Six months on from the failed attempt by 12 elite football clubs to launch a breakaway European Super League, a new international football tournament was finally underway: the FENIX Trophy, featuring eight amateur clubs from seven different countries.
Though the Super League plans back in April 2021 were immediately condemned as a venture perceived to be driven solely by greed, the FENIX Trophy couldn’t be more different.
“The Super League had one aim: profit maximization,” HFC Falke President Timo Oelenschläger said in a recent interview with German magazine 11Freunde.
“For us, the social aspect of football is the most important thing,” he said. “The FENIX Trophy isn’t a super league, but it is a super competition, with eight clubs who share similar values, united by a total disconnect from commercial football, from sport as a business, and by the thought that it can’t go on like this.”
FENIX Trophy: Rising from the ashes
The word FENIX is an anagram of F for “friendly,” E for “European,” N for “nonprofessional,” I for “innovative,” and X for “xenial,” a word derived from the ancient Greek “xenos,” meaning hospitality toward strangers and mutual respect for cultural differences. Pronounced “phoenix,” the mythical bird is also seen on the tournament’s logo, representing a new football rising from the ashes of the old.
According to the tournament initiators, Milan outfit Brera Calcio, the clubs have been chosen for their “exceptional social, historical and cultural distinctiveness … clubs rebuilt and run by fans, clubs featuring significant social and cultural projects, clubs with extraordinary communication skills. In short, a real European network among ‘cult’ nonprofessional clubs.”
The initial lineup also features several clubs who, in one way or another, have been adversely affected by the extreme commercialization of modern football and the processes that ultimately led to April’s fateful attempt to launch a breakaway Super League.
HFC Falke, for example, were founded in 2014 by Hamburg supporters who were opposed to the creation of a separate professional football division at HSV, and now play in Germany’s seventh tier. They were assisted at the time by representatives of FC United of Manchester, founded in 2005 by Manchester United supporters opposed to the takeover of their club by the Glazer family, and now also founder members of the FENIX Trophy.
“When you look at the Glazer family’s ownership of Manchester United, trying to suck as much money out of football as possible, the Super League was just the natural progression,” said Adrian Seddon, chairman of FC United, who play in England’s seventh tier.
“Modern football has alienated traditional, working-class fans in many subtle ways, pricing them out, taking terraces away, the atmosphere gone, the game converted to a middle-class event like the theatre, but it’s never been thrown in their faces as brazenly as that.”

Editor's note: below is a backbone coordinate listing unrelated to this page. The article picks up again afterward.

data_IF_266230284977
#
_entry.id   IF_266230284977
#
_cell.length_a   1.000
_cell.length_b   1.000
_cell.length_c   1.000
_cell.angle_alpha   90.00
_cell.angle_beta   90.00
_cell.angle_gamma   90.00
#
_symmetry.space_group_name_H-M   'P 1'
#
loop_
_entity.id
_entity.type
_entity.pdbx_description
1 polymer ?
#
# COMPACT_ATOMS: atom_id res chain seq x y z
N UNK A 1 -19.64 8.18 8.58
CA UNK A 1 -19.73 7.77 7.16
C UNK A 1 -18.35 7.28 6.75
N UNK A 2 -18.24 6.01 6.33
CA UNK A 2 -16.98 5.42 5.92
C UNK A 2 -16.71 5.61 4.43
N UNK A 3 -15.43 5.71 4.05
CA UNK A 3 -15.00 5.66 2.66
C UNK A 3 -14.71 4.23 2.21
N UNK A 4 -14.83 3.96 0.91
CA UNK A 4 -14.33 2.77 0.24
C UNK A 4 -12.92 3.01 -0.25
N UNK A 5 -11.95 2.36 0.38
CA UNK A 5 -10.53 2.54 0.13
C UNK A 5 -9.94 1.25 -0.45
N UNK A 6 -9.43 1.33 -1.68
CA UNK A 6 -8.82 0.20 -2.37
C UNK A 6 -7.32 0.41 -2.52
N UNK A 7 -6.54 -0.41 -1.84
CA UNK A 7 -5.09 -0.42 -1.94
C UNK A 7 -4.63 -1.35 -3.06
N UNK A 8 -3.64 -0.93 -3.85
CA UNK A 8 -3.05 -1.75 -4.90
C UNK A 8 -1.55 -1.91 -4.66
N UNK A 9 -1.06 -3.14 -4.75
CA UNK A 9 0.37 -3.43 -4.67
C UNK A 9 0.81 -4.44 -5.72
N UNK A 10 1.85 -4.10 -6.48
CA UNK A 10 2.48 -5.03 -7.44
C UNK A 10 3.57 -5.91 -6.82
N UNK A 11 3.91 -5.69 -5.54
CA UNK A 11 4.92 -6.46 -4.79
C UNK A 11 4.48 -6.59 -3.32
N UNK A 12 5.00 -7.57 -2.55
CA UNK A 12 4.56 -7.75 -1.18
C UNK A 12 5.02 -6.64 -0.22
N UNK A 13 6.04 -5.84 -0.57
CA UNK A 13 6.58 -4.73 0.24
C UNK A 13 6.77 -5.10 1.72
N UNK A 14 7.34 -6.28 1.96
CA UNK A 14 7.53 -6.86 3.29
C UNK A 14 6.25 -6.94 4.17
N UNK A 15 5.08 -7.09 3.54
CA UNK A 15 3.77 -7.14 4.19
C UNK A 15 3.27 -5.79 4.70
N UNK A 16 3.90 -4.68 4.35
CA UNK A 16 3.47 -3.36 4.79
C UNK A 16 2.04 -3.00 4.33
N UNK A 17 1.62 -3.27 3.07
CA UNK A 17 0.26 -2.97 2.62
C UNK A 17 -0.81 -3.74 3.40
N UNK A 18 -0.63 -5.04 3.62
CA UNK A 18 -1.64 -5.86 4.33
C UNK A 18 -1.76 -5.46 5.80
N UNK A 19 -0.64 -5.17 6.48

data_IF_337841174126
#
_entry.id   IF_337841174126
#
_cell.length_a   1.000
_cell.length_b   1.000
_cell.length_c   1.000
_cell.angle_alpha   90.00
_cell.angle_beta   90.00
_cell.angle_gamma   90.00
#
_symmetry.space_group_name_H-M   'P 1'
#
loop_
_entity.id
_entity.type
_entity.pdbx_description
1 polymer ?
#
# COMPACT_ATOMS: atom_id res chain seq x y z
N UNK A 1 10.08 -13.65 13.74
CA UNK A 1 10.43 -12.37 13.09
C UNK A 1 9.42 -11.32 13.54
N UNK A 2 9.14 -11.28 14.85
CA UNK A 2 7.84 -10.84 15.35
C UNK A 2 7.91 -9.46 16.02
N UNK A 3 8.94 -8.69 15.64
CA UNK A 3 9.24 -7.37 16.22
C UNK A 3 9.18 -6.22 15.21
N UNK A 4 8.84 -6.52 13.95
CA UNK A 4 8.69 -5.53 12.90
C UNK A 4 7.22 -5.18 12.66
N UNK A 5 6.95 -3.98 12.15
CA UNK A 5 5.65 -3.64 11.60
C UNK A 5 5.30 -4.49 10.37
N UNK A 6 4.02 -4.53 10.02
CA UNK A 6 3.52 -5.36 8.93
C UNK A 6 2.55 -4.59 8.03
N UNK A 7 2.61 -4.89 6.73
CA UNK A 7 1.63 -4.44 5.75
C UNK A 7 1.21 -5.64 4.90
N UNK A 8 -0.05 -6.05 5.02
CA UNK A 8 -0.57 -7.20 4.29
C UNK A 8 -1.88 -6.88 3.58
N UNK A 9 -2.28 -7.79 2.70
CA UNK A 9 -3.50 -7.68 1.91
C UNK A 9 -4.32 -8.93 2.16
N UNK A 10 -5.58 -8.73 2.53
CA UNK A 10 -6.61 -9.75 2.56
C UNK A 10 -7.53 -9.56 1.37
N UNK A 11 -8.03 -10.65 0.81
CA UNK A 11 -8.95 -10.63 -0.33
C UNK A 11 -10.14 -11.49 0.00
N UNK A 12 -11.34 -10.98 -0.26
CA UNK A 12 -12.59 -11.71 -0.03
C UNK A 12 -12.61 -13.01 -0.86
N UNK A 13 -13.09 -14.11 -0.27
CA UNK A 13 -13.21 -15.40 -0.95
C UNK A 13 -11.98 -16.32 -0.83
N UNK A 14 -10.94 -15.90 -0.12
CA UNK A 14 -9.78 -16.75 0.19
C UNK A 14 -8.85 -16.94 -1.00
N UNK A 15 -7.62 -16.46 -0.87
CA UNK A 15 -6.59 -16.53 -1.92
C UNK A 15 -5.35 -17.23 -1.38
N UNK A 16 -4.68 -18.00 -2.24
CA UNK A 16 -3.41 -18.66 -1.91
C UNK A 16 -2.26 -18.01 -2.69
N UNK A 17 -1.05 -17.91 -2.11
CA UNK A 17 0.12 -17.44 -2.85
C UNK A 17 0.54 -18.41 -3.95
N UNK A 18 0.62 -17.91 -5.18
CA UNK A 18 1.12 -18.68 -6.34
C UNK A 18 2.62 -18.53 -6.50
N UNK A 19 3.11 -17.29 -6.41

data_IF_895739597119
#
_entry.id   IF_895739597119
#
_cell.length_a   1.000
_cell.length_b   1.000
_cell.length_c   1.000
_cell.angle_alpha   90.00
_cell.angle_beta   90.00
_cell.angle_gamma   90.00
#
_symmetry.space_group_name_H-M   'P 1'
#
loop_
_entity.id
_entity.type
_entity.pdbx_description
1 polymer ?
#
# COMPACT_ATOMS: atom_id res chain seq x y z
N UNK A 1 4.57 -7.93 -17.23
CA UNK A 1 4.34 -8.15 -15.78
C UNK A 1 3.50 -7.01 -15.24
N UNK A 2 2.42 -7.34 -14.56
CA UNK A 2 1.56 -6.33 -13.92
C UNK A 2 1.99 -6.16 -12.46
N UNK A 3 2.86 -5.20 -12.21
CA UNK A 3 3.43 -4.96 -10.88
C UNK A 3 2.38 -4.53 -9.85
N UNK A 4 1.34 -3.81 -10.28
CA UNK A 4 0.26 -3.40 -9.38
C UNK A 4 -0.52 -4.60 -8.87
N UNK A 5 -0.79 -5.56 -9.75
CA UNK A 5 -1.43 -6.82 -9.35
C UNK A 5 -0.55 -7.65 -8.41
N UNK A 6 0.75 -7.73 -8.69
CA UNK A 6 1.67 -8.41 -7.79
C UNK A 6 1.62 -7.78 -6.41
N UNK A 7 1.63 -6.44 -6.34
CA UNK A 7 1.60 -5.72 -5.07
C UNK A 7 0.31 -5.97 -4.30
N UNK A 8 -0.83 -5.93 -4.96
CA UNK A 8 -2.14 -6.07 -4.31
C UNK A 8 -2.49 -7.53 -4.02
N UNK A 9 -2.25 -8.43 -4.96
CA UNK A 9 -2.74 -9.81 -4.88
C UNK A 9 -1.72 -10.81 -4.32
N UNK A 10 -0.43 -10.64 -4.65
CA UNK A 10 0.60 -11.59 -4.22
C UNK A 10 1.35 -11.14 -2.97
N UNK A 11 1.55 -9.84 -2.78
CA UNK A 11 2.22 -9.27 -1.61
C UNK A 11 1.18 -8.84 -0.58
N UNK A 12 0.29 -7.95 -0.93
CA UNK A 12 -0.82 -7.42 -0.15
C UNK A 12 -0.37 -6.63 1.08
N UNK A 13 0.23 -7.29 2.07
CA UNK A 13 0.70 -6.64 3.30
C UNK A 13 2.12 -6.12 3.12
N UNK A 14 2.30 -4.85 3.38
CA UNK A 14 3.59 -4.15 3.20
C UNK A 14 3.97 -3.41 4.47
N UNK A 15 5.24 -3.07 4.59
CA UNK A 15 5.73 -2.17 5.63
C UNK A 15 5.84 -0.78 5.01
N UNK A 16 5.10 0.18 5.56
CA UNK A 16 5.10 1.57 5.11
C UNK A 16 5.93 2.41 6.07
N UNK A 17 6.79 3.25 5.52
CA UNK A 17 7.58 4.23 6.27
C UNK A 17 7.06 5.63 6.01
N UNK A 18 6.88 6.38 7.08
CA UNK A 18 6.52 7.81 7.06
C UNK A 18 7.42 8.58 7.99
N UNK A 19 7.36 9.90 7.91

“And then when they described traditional football fans as ‘legacy fans,’ it’s very difficult to be told that you simply don’t matter anymore.”
Against modern football: FC United of Manchester supporters oppose the idea of a European Super League
‘We don’t believe in friendlies!’
FC United have been drawn in Group B alongside 1964 Dutch champions FC DWS from Amsterdam, tournament initiators Brera, considered Milan’s third club, and Warsaw community outfit AKS Zly, against whom they will begin their campaign.
HFC Falke and the Prague Raptors, a multi-national club formed in 2017 and committed to diversity and equality, are in Group A with Cuenca Mestallistes, the oldest amateur club in Valencia, and AS Lodigiani, Franceso Totti’s former club from Rome.
The group stage will consist of home and away fixtures, before all eight clubs reconvene in Rimini in northeast Italy in June for a final round of world, including a final for the two group winners to determine the champions. And it’s serious.
“We don’t believe in friendlies!” FC United head coach Neil Reynolds told DW ahead of a recent game, only half in jest.
“Obviously the idea behind the trophy is friendship, but we want to win. No team will be entering the competition not wanting to win it, and we’re no different. We want to be the top side in Rimini and then try and defend our title the year after, with more and more teams joining.”
Reynold’s focus may be on the pitch, but the FENIX Trophy is just as much about demonstrating that, in a game dominated by Financial Fair Play breaches, Champions League reforms, geopolitical sports washing and biennial World Cups, an alternative vision of football is possible.
One key aspect of the tournament is that the home team host their visitors during their stay, keeping costs to a minimum for the amateur clubs and helping to build relationships and promote cultural exchange. Ahead of the inaugural match on Wednesday, for instance, the Falke players showed their visitors from Prague around Hamburg.
On the pitch later that evening, however, new friendships were temporarily put to one side as the football got underway, Prague Raptors running out 2-0 winners. It’s the perfect start for them in Group A, but the FENIX Trophy is about more than just the three points.